The scars left by devastating flooding in Nigeria are still raw in many communities. Floodwaters have receded but now a new disaster is unfolding. The few who are returning to their villages have found them smashed by the force of the water. Most look like phantom villages – homes reduced to piles of stones, wood and zinc sheeting.
In the village of Ozahi, in Kogi State, all the houses have been destroyed or severely damaged by the heavy rains. Mohamed Ousman, a 47-year-old father of eight, is the first in his village to return home. Two months ago, 1,000 people lived here.
“I have lost everything including my ten-year old child in the flooding,” Mohamed Ousman says, as he tries to salvage some iron sheeting and wood from his collapsed house. “The rains have destroyed our farms, our supplies and all our belongings. Not even our livestock has been spared.”
More than 125 families from his village are now sheltering in a primary school in Ozi, in Kogi State. Sleeping conditions are dire. Four or five families share one small room with mosquitos buzzing around their heads. They all want to go home, but do not know how. Without money and assistance it will be difficult to resume their lives.
In the local government guest camp, not far from Ozi, a further 35 displaced families are also fighting to survive. Aid provided by the government and the Nigerian Red Cross Society is not enough to cover their needs.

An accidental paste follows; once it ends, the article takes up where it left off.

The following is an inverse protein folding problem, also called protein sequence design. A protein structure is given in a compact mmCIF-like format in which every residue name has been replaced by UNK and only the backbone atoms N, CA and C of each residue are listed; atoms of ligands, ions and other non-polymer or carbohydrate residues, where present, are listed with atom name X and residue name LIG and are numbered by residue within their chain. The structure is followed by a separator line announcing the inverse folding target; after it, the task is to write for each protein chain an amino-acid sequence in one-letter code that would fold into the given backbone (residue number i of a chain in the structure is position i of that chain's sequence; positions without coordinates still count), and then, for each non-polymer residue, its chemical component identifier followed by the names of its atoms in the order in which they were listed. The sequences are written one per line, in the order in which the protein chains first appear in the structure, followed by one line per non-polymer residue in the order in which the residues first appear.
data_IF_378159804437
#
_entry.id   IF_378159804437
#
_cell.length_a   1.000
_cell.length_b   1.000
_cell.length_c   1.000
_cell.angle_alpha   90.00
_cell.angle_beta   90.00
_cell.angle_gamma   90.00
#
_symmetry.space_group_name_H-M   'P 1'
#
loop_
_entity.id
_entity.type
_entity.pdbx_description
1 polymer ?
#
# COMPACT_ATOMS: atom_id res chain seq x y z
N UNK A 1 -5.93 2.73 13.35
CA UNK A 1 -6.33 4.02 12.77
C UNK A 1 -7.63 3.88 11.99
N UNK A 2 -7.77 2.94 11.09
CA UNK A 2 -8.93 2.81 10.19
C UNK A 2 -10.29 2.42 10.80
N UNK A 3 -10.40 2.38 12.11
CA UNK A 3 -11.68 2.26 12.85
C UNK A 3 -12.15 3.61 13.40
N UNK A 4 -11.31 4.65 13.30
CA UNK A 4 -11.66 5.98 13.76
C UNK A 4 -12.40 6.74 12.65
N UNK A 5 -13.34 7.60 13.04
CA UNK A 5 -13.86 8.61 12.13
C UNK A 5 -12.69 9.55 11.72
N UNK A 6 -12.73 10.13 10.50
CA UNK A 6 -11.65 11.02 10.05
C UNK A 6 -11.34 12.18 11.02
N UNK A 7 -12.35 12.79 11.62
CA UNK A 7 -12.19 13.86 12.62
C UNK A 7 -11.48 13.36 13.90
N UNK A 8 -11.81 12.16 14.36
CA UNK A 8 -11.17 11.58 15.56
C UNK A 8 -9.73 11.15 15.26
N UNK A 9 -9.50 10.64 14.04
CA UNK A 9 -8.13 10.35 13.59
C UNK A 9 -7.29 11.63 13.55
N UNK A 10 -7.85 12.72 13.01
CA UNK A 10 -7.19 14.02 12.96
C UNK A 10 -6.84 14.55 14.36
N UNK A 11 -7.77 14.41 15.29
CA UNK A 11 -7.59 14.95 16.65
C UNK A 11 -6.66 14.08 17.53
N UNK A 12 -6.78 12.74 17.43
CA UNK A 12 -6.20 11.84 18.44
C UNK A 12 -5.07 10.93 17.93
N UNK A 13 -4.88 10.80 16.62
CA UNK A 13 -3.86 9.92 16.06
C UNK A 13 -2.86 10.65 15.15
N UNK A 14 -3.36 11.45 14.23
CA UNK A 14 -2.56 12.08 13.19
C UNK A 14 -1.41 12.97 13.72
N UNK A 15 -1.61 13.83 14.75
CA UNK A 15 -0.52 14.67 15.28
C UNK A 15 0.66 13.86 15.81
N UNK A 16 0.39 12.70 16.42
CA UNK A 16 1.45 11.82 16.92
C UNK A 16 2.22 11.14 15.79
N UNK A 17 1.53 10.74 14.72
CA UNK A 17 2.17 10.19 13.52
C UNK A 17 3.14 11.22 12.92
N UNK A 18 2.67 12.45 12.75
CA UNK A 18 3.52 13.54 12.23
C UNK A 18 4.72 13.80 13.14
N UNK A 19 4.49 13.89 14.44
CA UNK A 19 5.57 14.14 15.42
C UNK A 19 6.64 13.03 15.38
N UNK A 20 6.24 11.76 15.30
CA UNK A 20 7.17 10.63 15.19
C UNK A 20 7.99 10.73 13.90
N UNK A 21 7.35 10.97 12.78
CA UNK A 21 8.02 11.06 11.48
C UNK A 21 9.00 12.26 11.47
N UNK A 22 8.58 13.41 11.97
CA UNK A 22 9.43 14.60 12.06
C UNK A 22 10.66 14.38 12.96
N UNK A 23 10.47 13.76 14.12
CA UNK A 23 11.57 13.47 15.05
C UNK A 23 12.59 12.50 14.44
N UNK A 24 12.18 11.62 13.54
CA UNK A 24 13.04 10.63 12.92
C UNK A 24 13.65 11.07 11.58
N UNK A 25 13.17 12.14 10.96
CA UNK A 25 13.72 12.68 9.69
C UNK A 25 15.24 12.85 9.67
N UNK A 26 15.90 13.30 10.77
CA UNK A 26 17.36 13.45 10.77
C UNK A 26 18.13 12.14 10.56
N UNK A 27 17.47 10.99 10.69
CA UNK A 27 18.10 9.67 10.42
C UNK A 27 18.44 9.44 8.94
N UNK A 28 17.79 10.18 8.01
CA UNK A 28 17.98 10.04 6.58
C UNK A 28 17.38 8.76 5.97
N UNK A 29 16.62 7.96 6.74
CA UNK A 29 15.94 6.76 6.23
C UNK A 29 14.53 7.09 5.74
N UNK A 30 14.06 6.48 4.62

“Everything is lacking: food, latrines, shelter, water and household items,” says Mohamed Momo, spokesman for the families sheltered in Ozi camp.
In Late August, Nigeria experienced the worst flooding in 40 years; a disaster that affected 33 of 36 states. At the height of the crisis, rising waters drove more than 2 million people from their homes.
The Nigerian Red Cross Society, with support from the International Federation of Red Cross and Red Crescent Societies, is helping. An emergency appeal has been launched seeking 3.4 million Swiss francs to support 50,000 people for one year. Relief items including shelter kits and tarpaulins are being distributed, and first aid and psychosocial support is also being provided.
But the disaster is far from over. Thousands of families remain displaced and sheltered in camps and schools. It will take months for them to get back on their feet. With emergency stocks being depleted, assistance is needed now to ensure that happens.